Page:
The statistician analysed the data with a paired t-test and analysis of variance.

What did they find? 

The mean duration of myofunctional treatment was 13 months.

The team presented much cephalometric data with many measurements tested several times. They also presented data within and between the groups. I found this confusing and decided to look at the data simply.

Firstly, there were no fundamental differences between the groups at the start of treatment. I then looked for any differences between the groups at the end of the treatment. This is a logical step because if there were no differences at the start, any differences in the final outcomes should be due to the intervention or average facial growth. I extracted this information from the three highly detailed tables of cephalometric measurements.

OutcomeMouth breathing
Mouth breathing
(no treatment)
Nasal breathing
(no treatment)
SNA (degrees)82.65(1.67)82.97(1.26)82.96(1.47)
SNB (degrees)80.0 (1.66)79.76(1.37)80.4 (1.53)
ANB (degrees)2.61 (0.65)3.21 (0.73)2.56 (0.83)
FH-MP (degrees)31.3 (3.0)32.29 (1.09)30.09 (1.5)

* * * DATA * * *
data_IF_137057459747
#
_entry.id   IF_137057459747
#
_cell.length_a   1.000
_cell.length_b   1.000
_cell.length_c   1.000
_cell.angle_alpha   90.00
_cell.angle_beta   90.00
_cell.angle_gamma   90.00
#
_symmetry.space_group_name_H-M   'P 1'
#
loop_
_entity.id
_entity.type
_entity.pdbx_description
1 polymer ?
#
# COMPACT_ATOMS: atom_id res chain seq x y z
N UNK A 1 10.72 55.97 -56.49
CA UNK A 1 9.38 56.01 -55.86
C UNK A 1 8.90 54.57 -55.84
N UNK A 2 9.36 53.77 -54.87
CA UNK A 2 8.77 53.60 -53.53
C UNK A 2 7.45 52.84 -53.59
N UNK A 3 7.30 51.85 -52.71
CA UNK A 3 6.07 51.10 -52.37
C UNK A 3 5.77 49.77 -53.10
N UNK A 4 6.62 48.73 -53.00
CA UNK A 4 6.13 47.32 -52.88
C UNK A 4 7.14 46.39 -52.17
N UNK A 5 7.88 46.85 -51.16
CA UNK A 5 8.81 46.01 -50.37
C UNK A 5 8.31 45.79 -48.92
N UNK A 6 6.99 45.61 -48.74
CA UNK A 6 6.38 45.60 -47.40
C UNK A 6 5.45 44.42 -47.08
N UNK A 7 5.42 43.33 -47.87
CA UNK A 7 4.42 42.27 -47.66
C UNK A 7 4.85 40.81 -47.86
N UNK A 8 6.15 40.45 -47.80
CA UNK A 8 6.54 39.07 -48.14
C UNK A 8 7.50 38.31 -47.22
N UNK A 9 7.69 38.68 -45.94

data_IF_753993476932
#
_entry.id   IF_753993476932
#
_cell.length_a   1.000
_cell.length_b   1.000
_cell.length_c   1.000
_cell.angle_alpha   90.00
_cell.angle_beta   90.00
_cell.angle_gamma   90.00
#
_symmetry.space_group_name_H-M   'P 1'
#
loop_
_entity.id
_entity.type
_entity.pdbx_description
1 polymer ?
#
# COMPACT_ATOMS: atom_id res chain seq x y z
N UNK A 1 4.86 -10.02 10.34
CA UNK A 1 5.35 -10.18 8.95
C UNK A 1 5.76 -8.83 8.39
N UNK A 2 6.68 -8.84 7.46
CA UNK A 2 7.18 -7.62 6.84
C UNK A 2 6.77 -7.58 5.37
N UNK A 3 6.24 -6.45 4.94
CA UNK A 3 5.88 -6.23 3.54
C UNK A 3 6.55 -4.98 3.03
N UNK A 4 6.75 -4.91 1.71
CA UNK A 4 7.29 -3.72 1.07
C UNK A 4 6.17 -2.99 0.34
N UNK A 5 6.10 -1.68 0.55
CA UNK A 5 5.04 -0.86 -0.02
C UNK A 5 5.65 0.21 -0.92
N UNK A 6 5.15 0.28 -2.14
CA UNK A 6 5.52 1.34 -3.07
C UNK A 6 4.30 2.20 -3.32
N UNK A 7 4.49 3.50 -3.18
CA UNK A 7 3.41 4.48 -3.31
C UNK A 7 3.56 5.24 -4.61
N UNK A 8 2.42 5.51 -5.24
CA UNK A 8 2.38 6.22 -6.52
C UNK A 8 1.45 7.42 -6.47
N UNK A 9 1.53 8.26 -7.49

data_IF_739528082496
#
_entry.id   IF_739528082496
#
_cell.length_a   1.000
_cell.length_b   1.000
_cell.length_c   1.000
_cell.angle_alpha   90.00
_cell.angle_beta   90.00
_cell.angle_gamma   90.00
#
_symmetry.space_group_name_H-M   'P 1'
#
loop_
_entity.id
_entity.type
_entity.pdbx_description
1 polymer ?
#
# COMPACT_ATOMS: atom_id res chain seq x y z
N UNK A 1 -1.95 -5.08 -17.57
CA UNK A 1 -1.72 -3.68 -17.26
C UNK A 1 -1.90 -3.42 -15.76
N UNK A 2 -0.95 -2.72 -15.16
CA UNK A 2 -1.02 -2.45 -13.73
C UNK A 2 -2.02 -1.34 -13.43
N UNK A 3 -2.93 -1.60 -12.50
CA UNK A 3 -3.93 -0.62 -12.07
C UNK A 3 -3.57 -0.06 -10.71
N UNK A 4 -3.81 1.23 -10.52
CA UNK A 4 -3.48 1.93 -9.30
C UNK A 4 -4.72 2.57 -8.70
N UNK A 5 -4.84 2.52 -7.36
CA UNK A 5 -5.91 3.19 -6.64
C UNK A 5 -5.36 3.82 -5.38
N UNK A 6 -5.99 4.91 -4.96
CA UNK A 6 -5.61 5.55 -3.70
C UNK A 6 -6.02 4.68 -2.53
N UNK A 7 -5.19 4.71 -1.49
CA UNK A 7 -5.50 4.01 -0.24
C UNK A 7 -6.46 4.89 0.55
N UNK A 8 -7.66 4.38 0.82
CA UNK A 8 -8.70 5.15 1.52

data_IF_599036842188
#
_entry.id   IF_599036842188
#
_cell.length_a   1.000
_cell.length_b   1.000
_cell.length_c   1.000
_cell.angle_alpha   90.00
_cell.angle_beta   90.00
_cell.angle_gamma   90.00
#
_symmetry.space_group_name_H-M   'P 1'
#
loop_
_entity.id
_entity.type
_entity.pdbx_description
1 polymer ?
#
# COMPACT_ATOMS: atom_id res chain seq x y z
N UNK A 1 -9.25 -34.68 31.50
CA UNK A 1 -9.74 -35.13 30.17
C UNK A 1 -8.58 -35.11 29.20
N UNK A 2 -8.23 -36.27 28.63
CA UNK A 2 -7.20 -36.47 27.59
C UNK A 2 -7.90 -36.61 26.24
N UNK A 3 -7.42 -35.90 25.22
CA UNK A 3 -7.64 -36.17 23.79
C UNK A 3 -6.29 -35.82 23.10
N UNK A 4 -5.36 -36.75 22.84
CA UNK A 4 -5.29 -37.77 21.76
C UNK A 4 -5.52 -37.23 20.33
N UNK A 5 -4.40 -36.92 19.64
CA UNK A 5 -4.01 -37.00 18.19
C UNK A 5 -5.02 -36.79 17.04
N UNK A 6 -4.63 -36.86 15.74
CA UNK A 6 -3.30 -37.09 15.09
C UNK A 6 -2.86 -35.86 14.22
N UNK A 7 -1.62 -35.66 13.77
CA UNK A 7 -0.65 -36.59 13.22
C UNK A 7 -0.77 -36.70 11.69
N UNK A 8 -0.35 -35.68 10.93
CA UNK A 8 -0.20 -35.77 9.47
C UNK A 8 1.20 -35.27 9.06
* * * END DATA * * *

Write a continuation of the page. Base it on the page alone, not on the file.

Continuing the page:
Overjet (mm)3.03 (0.66)4.34 (0.91)3.18 (0.48)
Overbite (mm)0.52(1.06)-1.2(0.99)0.04 (1.28)
Upper canine width (mm)29.9 (1.72)28.18(1.08)29.9 (0.98)
Lower canine width (mm)26.8 (1.0)26.67(1.09)26.48 (1.14)

You can see that I have not outlined the p values from the statistical analysis. This is because these are irrelevant when looking at the effect sizes. These differences are in the order of about 1 degree or 1mm and are not clinically significant, even though they may be statistically significant. Furthermore, if we consider that the nasal breathers group with no treatment represents average growth, it appears that the myofunctional treatment did not influence anything.

These small changes are even more relevant when considering that the overjet in the treatment group was reduced from 3.7 to 3.03mm after 13 months of treatment.

At the end of a lengthy discussion that did not address the small effect sizes, the authors concluded.

“After myofunctional treatment the treatment group showed better dentofacial growth”.

I think that the data does not support this bold conclusion.

They also pointed out that this study was subject to selection bias as they could not ethically carry out a randomised trial. They went on to state that an RCT was needed.

What did I think?